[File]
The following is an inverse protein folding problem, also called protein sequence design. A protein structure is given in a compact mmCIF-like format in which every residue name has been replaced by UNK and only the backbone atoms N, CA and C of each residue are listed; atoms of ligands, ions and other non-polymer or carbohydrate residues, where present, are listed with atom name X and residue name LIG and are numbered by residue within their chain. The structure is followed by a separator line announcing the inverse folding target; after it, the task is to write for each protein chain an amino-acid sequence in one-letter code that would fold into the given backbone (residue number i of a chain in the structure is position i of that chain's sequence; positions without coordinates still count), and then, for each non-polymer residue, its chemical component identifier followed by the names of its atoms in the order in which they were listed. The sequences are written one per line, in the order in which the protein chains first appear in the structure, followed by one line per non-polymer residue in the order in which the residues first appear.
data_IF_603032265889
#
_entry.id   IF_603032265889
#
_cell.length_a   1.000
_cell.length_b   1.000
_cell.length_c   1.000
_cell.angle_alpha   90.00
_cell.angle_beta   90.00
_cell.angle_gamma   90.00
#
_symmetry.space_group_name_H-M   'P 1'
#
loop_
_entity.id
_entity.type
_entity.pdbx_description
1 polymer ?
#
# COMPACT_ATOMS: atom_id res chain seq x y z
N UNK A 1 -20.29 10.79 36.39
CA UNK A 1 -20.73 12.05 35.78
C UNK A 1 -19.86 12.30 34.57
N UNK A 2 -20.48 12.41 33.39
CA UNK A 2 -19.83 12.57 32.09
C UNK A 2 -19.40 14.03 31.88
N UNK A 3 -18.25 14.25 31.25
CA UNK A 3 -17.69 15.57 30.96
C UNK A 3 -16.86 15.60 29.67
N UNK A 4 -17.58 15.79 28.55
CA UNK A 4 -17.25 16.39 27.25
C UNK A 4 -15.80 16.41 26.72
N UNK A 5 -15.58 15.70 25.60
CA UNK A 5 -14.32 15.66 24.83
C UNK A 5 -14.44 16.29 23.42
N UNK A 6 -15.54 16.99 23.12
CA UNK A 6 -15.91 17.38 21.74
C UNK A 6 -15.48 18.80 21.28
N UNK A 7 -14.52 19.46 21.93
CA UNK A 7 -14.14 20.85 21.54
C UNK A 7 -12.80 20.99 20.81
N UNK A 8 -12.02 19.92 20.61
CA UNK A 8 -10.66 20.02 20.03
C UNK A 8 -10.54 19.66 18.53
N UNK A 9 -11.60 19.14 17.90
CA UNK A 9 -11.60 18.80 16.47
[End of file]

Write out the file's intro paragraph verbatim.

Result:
The following is an inverse protein folding problem, also called protein sequence design. A protein structure is given in a compact mmCIF-like format in which every residue name has been replaced by UNK and only the backbone atoms N, CA and C of each residue are listed; atoms of ligands, ions and other non-polymer or carbohydrate residues, where present, are listed with atom name X and residue name LIG and are numbered by residue within their chain. The structure is followed by a separator line announcing the inverse folding target; after it, the task is to write for each protein chain an amino-acid sequence in one-letter code that would fold into the given backbone (residue number i of a chain in the structure is position i of that chain's sequence; positions without coordinates still count), and then, for each non-polymer residue, its chemical component identifier followed by the names of its atoms in the order in which they were listed. The sequences are written one per line, in the order in which the protein chains first appear in the structure, followed by one line per non-polymer residue in the order in which the residues first appear.